- Alternate Character Interpretation:
- Henry Bolingbroke has a lot of contradicting analyses. Romantics portrayed Richard as a brilliant, sophisticated, and sensitive monarch Too Good for This Sinful Earth and Bolingbroke as an opportunistic knave who took advantage of the country's thirst for change to seize a crown that wasn't his. Some recent readers view Bolingbroke more favorably, emphasizing his very justifiable grievances with the King, which spiral out of his hands into a general coup against Richard; other interpretations of the play hold that Shakespeare writes the conflict between Richard and Bolingbroke as a case of Grey and Gray Morality. The 2018 Hudson Valley Shakespeare Festival production depicts the regime change as being the replacement of the old trappings of monarchy and the divine right of kings with a modern military dictatorship.
- American readers may be especially well-disposed towards Bolingbroke because they see him as a part of a long string of English precedents — from Magna Carta through the beheading of Charles I and the Glorious Revolution against James II — that served to end the arbitrary power of kings, and establish that properly aggrieved subjects could throw off the king's rule.
- Foe Yay: Richard and Bolingbroke. It's relatively subtle (less so in The Hollow Crown version, where it's pretty blatant), but man, is it there.
- Ho Yay: It's William Shakespeare, so everyone's pretty malleable, but, ye gods! Richard and Aumerle. In the 2013 RSC production with David Tennant they actually make out.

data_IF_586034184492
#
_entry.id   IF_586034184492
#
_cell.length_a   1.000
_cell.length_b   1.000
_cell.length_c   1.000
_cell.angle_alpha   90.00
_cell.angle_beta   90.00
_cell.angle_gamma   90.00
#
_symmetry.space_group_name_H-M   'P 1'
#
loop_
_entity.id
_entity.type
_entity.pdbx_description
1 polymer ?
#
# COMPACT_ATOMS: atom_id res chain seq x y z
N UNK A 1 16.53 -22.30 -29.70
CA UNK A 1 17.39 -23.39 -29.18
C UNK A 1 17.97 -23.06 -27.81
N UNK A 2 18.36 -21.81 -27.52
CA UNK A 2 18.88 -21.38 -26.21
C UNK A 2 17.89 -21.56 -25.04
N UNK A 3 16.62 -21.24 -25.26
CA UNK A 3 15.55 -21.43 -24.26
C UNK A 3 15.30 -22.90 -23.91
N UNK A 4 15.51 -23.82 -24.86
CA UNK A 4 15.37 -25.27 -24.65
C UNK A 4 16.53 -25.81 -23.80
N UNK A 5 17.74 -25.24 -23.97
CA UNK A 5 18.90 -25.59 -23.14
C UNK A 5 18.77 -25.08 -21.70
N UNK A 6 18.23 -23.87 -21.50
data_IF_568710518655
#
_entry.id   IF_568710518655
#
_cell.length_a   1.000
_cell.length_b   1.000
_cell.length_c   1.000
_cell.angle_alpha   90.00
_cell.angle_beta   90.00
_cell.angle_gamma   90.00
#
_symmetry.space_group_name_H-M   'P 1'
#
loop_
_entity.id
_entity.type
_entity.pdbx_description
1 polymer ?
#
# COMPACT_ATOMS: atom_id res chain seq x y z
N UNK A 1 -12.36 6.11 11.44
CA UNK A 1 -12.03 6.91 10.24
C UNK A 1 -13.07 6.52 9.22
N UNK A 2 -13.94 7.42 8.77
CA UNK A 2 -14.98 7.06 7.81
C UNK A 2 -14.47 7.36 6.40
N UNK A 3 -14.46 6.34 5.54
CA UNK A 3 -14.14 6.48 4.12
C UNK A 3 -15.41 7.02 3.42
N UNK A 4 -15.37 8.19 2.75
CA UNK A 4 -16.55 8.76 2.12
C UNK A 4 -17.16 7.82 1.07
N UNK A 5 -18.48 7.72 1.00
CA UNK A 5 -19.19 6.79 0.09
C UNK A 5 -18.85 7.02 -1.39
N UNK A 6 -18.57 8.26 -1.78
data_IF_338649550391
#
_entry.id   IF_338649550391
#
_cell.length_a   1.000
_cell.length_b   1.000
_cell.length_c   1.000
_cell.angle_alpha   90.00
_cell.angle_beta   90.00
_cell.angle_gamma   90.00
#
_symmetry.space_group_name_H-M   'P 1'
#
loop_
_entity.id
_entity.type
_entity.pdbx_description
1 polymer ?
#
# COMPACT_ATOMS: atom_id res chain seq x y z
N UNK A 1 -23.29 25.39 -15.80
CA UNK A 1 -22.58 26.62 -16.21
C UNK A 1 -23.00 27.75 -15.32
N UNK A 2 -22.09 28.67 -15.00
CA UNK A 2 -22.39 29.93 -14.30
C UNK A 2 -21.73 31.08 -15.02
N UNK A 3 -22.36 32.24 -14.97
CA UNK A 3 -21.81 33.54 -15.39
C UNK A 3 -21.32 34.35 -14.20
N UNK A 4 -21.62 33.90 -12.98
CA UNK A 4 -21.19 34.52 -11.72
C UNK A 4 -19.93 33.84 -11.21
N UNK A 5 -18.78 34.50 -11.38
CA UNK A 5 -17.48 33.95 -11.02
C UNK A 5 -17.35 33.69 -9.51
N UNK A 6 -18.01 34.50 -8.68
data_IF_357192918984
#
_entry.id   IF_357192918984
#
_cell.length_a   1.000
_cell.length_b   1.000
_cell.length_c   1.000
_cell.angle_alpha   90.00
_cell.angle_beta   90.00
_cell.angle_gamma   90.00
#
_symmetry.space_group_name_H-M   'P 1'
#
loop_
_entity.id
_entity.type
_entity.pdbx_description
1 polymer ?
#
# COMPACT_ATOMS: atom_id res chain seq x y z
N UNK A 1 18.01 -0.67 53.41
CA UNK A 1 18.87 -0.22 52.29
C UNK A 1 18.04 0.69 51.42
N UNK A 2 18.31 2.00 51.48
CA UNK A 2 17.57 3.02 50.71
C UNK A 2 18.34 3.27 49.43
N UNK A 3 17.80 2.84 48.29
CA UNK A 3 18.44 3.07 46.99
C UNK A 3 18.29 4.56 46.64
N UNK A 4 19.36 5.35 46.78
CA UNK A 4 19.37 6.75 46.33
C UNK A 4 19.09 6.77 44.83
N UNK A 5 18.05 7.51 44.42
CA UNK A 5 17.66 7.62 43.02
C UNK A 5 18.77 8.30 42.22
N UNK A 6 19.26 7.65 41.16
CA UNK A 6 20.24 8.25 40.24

- Incest Subtext: As mentioned above, Richard has Foe Yay with Bolingbroke and Ho Yay with Aumerle, both of whom are his first cousins (although relationships between cousins was no big deal among either Elizabethan English people or medieval royalty; the homoeroticism would have been a much bigger deal).
- Jerkass Woobie: Richard. He has made some very bad decisions. But he gets well fucked over and by the time of his soliloquy you really just want to hug him and give him back his shiny things.
- Misaimed Fandom: For a play that criticizes the attitude that a monarch's right to rule is ordained by God (or at least, that this prevents or excuses the King from being bad), an inordinate number of productions portray the capricious and incompetent Richard as Too Good for This Sinful Earth.
YMMV / Richard II